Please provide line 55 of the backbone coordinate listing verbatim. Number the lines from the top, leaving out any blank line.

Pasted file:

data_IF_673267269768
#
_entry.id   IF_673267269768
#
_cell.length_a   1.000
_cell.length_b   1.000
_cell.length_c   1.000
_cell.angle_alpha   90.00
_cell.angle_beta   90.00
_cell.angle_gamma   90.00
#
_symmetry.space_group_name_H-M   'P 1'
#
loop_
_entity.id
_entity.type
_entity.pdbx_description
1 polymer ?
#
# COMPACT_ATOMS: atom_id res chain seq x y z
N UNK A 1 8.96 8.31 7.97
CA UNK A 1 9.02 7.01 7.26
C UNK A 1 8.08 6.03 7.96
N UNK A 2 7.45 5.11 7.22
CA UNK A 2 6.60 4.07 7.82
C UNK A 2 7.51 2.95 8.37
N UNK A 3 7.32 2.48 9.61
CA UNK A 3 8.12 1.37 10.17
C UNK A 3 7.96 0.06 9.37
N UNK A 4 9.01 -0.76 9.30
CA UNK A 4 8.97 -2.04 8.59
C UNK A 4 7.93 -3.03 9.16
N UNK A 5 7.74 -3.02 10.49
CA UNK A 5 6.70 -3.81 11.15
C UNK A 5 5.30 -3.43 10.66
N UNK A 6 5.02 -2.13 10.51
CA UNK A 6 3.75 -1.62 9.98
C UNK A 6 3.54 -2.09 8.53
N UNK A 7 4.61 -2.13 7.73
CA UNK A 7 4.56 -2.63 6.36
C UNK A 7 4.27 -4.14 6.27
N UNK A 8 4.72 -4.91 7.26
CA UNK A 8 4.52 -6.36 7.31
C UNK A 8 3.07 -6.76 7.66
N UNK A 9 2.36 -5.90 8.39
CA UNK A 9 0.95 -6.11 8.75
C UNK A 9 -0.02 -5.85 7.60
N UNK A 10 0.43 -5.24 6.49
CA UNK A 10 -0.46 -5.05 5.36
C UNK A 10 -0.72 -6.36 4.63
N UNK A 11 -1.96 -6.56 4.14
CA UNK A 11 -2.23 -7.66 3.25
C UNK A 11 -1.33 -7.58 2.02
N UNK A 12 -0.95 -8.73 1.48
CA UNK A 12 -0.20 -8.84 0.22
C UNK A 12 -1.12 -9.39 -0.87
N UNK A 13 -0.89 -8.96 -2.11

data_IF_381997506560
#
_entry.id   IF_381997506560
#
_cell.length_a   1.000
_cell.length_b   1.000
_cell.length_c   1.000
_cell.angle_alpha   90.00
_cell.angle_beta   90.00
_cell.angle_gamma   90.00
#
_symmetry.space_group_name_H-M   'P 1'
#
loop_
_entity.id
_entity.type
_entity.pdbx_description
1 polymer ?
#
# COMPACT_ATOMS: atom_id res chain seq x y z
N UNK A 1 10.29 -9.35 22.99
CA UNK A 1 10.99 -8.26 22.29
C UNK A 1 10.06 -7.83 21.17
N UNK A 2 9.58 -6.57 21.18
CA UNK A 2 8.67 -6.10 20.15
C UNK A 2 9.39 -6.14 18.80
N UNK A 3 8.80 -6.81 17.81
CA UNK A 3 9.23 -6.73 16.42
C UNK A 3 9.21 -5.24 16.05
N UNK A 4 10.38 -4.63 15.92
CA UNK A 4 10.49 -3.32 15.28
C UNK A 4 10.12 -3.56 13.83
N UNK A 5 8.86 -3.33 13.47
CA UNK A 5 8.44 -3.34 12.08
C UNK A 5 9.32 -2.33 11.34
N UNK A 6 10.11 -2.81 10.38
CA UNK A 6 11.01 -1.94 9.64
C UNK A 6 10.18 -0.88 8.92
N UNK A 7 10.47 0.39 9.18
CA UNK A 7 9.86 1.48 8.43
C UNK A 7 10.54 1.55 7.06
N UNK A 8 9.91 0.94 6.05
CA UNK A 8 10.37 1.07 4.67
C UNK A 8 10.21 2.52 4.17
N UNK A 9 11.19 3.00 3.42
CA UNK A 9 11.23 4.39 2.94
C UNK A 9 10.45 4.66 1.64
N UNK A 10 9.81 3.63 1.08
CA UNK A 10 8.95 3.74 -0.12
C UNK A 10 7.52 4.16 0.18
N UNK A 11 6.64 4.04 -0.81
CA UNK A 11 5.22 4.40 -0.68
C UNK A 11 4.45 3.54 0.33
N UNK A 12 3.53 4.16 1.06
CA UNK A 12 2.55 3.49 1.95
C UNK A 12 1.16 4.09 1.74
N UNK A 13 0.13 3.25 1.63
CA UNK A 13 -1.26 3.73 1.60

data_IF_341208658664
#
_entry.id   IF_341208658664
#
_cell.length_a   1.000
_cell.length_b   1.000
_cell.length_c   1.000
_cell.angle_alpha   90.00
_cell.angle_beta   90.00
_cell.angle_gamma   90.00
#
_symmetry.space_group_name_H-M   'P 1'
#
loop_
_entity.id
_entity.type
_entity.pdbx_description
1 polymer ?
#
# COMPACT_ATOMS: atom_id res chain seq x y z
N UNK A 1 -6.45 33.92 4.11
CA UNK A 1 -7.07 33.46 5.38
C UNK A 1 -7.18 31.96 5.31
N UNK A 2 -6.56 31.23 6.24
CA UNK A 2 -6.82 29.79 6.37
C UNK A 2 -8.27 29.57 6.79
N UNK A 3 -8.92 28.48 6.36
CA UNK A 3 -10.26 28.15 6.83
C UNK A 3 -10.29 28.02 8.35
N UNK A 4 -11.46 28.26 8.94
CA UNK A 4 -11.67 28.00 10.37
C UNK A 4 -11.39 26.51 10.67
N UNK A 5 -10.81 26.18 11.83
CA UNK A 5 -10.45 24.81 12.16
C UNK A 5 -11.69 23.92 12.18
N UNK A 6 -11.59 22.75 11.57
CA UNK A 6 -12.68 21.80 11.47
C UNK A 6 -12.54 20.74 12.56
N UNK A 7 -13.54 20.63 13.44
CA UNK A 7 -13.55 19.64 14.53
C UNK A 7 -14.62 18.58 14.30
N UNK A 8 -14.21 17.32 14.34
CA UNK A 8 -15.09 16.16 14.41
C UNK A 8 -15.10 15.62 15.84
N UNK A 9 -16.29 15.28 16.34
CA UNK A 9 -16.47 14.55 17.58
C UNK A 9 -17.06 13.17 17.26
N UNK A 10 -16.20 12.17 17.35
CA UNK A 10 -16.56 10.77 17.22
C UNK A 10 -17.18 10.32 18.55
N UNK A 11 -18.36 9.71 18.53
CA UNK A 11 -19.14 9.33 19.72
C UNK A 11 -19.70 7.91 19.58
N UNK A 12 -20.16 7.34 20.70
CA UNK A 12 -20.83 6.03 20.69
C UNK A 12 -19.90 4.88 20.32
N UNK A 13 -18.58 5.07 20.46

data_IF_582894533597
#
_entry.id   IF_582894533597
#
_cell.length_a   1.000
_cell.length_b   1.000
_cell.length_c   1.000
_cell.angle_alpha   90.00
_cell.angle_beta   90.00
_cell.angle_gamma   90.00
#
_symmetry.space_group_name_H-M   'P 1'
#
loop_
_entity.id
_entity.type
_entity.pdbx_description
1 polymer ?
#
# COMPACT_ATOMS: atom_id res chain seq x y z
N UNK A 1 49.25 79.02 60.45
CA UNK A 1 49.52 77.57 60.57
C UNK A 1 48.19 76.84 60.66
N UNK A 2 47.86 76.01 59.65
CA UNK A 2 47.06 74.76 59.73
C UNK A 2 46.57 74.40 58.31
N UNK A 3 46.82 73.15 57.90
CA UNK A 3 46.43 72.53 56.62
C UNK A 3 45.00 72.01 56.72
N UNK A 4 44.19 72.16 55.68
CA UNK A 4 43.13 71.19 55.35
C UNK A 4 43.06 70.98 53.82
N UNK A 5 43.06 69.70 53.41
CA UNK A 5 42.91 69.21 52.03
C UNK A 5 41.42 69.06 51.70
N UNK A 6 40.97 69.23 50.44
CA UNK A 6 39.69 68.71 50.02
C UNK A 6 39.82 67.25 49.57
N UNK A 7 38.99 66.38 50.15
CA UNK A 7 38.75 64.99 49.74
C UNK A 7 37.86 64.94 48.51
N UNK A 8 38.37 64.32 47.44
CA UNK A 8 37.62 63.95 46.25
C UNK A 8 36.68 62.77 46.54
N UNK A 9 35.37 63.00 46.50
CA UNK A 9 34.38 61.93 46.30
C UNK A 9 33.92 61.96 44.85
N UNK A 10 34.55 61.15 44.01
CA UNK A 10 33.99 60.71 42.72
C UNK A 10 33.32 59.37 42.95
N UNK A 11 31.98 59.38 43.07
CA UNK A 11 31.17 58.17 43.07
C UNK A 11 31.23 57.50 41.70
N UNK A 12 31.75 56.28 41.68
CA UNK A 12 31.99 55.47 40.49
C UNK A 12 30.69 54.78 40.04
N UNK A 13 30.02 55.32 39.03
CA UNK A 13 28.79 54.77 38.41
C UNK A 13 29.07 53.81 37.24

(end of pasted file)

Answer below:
CA UNK A 12 -0.20 -8.84 0.22